Just One Chance

My only chance. That's what it was. My only chance, and I blew it. Why? Because I was afraid.

I know there's plenty to be afraid of in this world. I also know that unless you let go of your fears and get on with it, unless you ignore them all and actually live your life how you need to live it, unless you do what has to be done, you'll never get anywhere. But sometimes there are things we can't face, or at least, we can't face them alone.

It's odd, though. I've often fantasised about being able to see and in some ways I'm sure it would be fantastic. Perhaps the joy of seeing my family would overcome whatever displacement I would feel when I realised that I wasn't living in the world I thought I was living in, but somehow I'm not so sure. In fact, I was once told a story of a man who had been given such an operation. He killed himself in the end. I don't want to die - I want to live. I want to live in this music and never let it go.

Talking of music, I haven't played much recently. I'm afraid of that, too. Since I discovered that my 'compositions' weren't actually mine I've been unable to play the instrument in the same way. It's almost as though there's something wrong when I'm trying to write something original. The only things that that violin can play are the things it's played before - tunes I've been taught, and tunes I haven't. Maybe that's where all my music came from in the first place: the people that played Elenora before I did.

Mum couldn't understand me. She'd let it go about the operation, but she was still pressing me to practise in the same way that I normally do, since I had another lesson tomorrow, yet I couldn't focus for more than about ten minutes at a time. I wandered around aimlessly, running my fingers over the piano and hoping that there, I can find another tune, one that's my own. But I couldn't.

I've taken to listening to a lot of music. Mum brought me back a bunch of CDs when she went out to the shops of an evening not long ago, and I've been spending hours crouched by the CD player. It's funny, but now that I can hear the real arrangements of the pieces my own duets with the piano seem pathetic and 'thin' without the thick layers of the texture on top. I don't like my own versions any more.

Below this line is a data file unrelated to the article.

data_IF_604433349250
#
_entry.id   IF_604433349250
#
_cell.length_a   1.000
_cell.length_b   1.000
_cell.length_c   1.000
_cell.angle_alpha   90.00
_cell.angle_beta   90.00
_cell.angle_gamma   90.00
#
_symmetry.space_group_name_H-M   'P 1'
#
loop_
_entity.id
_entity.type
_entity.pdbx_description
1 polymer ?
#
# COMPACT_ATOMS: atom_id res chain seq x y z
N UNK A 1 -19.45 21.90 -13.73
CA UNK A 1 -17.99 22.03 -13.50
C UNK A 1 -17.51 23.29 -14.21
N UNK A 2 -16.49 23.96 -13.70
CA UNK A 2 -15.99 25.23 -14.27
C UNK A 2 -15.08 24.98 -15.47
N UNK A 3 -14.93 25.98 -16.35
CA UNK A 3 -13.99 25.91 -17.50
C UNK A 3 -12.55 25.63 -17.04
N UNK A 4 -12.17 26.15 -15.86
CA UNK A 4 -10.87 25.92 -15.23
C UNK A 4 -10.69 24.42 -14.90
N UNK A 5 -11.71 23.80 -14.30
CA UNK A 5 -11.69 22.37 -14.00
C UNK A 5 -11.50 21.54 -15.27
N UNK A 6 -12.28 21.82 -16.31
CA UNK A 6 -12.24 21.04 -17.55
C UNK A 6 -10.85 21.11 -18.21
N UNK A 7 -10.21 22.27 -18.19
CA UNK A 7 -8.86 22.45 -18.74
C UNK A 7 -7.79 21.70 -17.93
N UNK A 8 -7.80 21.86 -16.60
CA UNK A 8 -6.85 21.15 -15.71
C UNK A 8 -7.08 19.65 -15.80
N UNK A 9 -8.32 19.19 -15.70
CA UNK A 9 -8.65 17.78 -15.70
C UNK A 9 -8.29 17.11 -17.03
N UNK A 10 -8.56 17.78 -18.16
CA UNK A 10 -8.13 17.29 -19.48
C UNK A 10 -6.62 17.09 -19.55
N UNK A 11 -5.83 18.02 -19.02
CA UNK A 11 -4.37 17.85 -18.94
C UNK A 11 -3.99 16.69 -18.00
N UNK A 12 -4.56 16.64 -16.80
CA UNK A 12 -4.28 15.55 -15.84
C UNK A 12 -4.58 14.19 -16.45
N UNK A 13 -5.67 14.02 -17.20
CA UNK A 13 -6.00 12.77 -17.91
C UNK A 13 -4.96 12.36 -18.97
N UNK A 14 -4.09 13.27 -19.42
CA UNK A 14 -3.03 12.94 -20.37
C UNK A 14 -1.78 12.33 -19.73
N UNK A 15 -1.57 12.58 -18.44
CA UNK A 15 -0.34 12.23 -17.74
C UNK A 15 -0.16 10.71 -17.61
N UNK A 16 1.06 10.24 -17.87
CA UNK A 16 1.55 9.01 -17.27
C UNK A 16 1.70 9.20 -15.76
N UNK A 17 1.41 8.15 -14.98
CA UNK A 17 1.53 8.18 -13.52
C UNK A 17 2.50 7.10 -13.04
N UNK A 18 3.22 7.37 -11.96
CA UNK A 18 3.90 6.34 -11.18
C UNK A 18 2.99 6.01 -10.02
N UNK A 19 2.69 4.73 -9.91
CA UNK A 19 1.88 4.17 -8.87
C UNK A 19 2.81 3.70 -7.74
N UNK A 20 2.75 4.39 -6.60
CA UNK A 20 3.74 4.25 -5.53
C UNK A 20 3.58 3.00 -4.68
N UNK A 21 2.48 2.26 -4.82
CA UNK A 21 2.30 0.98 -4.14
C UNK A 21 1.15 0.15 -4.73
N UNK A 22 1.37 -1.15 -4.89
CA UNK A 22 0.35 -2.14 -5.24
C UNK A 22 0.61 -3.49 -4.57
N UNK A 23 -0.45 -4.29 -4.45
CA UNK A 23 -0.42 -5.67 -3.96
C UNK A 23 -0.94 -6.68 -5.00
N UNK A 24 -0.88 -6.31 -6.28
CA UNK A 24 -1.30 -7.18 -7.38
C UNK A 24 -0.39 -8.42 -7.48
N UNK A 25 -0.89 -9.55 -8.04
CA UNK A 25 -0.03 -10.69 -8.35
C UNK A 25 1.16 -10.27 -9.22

When I eventually went to my lesson, Anna was stern. She put her hands on my shoulders and refused to let me get my violin out of the case until she'd said what she wanted to say.

"So you've had a shock. But does that mean you're going to curl up in a little hole and never play again? Of course not! All composers make mistakes in the beginning. Fortunately, nobody heard about yours, and everything's fine. You needn't worry so much. I'll teach you to play things that other people have written, so you don't fall into the same trap."

"But you don't understand," I said miserably, trying to put my thoughts into words and failing. "It's just that - I can't really explain - I feel ... well, I don't know how I feel - I feel betrayed. You didn't tell me sooner ... you didn't let me know straight away that it wasn't my music, though you must have known..."

Anna stroked my cheek. "Poor boy. Of course I didn't tell you. It would have broken your heart." She said nothing for a minute. "But you're stronger than this. You've got a gift, Mark. You just have to learn to use it in the right way, don't you? You've got some things you can't do. Well, so does everyone. You've also got some things that no one else can do. So do them." 

The End

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